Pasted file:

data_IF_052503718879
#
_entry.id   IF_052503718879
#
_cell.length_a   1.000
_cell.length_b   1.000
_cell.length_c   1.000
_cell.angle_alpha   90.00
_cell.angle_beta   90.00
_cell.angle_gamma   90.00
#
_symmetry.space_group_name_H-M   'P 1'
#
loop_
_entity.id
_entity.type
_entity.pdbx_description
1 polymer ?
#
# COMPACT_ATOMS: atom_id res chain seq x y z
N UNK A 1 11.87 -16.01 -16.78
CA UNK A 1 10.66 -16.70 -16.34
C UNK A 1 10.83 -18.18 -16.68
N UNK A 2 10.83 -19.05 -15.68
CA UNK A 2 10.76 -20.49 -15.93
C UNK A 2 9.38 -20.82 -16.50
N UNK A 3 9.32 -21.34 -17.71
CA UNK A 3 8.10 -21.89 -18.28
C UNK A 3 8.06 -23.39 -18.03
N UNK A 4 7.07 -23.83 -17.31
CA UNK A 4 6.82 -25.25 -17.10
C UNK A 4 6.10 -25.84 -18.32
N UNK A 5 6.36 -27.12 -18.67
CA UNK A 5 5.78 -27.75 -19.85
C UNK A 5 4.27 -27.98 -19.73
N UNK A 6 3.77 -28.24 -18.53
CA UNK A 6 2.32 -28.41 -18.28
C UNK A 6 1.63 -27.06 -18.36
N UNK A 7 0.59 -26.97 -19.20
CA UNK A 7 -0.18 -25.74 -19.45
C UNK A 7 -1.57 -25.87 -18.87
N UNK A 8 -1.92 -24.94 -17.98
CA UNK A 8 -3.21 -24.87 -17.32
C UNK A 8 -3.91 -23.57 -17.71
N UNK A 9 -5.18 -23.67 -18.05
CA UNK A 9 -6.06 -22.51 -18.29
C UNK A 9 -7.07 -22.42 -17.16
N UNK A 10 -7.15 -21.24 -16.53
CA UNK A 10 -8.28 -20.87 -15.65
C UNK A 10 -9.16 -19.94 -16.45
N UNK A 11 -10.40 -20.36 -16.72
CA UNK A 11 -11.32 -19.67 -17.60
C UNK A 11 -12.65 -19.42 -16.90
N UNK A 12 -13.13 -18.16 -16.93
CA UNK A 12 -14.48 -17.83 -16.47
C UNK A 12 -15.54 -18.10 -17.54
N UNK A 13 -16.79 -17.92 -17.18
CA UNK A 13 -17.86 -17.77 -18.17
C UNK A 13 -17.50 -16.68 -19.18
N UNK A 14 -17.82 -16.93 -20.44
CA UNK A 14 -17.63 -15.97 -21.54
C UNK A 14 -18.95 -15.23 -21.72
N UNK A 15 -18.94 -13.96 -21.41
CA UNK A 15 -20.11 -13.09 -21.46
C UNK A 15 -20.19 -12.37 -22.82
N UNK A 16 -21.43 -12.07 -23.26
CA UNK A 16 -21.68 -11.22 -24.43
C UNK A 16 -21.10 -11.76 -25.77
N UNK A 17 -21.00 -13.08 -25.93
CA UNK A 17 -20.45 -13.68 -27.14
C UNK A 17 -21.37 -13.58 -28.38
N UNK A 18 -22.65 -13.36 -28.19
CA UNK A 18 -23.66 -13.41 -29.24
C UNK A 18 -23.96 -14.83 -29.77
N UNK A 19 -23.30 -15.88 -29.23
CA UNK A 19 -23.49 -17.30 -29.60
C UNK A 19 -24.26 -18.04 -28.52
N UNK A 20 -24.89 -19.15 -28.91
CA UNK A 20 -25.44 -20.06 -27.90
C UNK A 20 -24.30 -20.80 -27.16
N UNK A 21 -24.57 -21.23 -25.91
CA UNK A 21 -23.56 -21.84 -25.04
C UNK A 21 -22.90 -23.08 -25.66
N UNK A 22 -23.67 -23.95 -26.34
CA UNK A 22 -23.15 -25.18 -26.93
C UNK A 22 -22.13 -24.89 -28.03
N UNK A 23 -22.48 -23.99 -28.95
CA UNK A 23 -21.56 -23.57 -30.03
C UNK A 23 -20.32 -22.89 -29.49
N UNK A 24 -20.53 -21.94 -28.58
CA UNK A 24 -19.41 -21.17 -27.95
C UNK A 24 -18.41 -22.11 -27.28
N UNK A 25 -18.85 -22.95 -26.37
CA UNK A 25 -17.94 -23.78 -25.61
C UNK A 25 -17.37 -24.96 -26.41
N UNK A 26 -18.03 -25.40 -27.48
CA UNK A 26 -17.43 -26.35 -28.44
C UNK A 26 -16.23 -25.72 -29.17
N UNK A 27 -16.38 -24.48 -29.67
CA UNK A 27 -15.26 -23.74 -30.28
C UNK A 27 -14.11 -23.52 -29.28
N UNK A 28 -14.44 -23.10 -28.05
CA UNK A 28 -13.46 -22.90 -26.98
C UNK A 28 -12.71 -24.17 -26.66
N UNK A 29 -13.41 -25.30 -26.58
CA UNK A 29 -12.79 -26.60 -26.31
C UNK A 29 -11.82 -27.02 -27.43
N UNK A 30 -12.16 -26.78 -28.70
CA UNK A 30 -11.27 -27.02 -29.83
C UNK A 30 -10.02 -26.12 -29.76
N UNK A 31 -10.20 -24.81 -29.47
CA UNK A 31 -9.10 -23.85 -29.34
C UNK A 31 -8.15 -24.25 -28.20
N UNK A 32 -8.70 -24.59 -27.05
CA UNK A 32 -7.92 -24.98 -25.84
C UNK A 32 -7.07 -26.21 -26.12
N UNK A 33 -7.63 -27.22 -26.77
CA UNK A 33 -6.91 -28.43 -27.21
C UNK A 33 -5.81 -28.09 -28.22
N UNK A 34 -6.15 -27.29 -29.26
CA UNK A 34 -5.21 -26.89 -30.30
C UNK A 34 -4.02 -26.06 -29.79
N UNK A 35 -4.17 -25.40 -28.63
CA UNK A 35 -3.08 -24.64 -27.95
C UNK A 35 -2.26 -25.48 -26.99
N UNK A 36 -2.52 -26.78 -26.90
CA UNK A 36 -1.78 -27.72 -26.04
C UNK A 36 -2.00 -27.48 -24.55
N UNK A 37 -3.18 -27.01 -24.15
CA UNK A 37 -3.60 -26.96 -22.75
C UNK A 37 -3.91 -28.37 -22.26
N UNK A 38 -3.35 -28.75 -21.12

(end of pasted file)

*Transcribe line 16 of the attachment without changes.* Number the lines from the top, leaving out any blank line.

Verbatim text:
_entity.type